State medical officer: Faulty pharmacy sterilization linked to patient deaths
By NEAL WAGNER / City Editor
A faulty sterilization process at a Birmingham medical company likely led to nine fatal bacterial infections at Alabama hospitals, including two at Shelby Baptist Medical Center in Alabaster, said state Health Officer Dr. Donald Williamson.
Williamson’s announcement came eight days after the Alabama Department of Public Health announced patients had died at Shelby Baptist and five other hospitals after receiving total parenteral nutrition supplements from the Birmingham-based Meds IV company.
All nine patients who died had developed serratia marcescens bacterial infections after receiving TPN, which is an intravenous nutritional supplement given to patients who, for medical or surgical reasons, are otherwise unable to receive their required nutrition through their gastric systems.
Williamson said ADPH and Center for Disease Control investigators discovered serratia marcescens bacteria in a tap water faucet, in an amino acid mixing container, on an impellor used to mix amino acids used in TPN manufacture and in the amino acids themselves at the Meds IV pharmacy.
The “DNA fingerprint” of the bacteria found at the Meds IV pharmacy matched the bacteria found in the deceased patients, Williamson said.
Williamson said it is not uncommon to find serratia marcescens bacteria in tap water, and it is not uncommon for pharmacies to use tap water to wash mixing containers.
Meds IV used tap water and soap to wash the container used to mix the amino acids. After the amino acids were mixed in the container, they were passed through a 0.2-micron filter to sterilize them before they were used to mix TPN.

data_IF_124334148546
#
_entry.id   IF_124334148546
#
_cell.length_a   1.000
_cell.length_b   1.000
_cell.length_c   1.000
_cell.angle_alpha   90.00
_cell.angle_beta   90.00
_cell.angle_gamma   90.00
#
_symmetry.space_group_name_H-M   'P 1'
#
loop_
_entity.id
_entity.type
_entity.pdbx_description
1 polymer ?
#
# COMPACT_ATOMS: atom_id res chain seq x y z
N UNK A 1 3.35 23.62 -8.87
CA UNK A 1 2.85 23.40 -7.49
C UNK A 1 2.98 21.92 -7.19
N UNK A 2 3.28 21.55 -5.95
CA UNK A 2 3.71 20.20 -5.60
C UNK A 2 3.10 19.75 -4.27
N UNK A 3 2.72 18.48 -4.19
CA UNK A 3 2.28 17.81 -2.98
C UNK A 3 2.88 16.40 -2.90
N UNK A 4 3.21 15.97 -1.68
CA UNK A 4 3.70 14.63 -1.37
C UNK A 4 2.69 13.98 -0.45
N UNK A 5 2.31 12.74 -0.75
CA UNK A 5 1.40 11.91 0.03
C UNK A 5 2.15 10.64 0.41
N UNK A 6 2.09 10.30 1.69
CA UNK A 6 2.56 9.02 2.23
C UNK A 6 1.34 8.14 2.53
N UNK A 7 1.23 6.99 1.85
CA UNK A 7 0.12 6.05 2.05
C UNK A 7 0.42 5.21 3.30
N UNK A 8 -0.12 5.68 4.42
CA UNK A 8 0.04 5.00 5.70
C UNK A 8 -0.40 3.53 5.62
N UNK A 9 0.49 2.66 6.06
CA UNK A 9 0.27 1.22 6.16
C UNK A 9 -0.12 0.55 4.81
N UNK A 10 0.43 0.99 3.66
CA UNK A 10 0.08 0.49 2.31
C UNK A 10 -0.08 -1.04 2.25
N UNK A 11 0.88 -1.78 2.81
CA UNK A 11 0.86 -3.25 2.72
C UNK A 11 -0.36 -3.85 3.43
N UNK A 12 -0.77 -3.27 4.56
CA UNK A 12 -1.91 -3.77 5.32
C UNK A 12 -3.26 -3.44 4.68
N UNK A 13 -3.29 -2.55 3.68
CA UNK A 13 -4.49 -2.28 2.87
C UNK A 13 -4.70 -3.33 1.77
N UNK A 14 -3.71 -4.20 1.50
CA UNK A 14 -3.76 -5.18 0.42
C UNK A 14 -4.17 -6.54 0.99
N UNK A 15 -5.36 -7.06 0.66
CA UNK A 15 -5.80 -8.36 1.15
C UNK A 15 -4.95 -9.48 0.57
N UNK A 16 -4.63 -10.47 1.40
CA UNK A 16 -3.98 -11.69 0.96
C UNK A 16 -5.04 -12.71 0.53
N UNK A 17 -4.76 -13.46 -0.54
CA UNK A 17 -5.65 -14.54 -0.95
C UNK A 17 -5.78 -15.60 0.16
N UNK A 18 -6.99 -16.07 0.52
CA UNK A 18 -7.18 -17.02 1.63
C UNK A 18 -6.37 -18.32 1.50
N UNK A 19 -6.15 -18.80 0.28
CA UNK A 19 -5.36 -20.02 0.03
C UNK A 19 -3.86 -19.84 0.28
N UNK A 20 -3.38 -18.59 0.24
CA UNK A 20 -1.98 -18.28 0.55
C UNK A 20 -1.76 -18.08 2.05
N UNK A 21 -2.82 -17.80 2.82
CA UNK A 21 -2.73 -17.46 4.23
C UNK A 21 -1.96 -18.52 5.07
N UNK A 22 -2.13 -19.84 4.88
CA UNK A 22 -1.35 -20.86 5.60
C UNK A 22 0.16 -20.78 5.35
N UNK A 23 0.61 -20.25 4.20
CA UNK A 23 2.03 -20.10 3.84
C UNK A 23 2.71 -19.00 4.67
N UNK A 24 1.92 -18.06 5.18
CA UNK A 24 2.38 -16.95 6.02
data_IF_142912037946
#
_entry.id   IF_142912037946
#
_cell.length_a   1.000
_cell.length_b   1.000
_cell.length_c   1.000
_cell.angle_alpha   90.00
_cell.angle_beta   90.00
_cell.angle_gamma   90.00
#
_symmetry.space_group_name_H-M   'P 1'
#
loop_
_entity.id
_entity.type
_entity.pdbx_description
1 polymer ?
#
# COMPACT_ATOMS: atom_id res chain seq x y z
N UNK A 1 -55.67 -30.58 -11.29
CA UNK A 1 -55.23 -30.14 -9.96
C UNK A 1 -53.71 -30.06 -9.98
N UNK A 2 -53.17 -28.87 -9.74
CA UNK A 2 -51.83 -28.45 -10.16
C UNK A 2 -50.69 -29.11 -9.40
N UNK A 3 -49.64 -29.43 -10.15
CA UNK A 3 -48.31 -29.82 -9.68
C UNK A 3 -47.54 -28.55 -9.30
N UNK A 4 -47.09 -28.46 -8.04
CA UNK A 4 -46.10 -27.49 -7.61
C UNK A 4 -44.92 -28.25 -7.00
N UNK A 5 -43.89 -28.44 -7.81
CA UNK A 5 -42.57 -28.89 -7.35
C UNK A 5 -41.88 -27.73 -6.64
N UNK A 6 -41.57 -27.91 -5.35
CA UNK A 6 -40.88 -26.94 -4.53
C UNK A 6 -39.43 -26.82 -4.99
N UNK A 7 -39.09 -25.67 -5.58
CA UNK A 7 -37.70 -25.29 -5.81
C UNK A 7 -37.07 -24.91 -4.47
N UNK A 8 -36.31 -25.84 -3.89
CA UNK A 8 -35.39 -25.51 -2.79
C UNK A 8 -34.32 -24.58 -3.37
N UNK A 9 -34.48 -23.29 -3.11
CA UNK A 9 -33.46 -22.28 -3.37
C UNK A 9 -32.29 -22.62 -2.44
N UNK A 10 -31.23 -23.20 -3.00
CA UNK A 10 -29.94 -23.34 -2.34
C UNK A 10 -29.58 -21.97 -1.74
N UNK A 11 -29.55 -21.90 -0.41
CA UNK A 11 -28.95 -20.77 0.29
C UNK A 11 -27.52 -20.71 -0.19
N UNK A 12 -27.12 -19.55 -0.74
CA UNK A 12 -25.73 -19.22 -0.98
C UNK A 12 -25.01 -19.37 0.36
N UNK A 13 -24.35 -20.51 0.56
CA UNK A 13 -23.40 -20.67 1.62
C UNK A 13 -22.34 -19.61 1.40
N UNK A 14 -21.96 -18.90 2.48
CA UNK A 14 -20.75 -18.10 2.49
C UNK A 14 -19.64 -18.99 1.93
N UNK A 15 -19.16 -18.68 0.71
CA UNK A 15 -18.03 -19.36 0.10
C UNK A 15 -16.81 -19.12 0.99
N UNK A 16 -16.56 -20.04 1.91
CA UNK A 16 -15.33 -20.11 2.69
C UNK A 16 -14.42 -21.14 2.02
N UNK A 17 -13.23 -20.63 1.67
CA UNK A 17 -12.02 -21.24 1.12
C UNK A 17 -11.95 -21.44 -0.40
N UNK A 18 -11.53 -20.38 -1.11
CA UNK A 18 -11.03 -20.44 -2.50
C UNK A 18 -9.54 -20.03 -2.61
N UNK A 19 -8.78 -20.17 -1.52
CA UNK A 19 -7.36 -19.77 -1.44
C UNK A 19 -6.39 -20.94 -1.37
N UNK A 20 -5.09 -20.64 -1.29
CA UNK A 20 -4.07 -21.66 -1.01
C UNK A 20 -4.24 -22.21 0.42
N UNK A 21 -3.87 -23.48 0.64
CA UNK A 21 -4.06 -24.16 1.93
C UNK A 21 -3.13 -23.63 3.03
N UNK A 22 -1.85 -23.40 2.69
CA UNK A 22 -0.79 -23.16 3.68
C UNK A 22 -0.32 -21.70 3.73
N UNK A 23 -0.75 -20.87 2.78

“Had everything worked correctly, we would have had a sterile compound,” Williamson said. “What clearly happened was that there was a failure in the sterilizing step.
“Had the (sterilization) process worked, it should have kept the (serratia marcescens) organisms out of the amino acid solution,” Williamson added.
Williamson said the 0.2 micron filter was the right size to filter out bacteria and viruses, and ADPH and CDC investigators are still unsure why the filter at Meds IV failed to filter out serratia marcescens.
“There are several things we still have to investigate,” he said. “We will be working with other involved entities to discover exactly what went wrong in the sterilization process.”
ADPH and CDC began investigating Meds IV after an infection control manager at Shelby Baptist discovered a link between five serratia marcescens infections at the hospital and TPN in mid-March. The infection control manager then contacted the two entities, along with Meds IV, and reported the link.
Williamson said he did not believe the amino acids used at Meds IV were used to mix any other substances than TPN. He said it likely will be a “several week process” before ADPH and CDC are able to determine what part of the pharmacy’s sterilization process failed.
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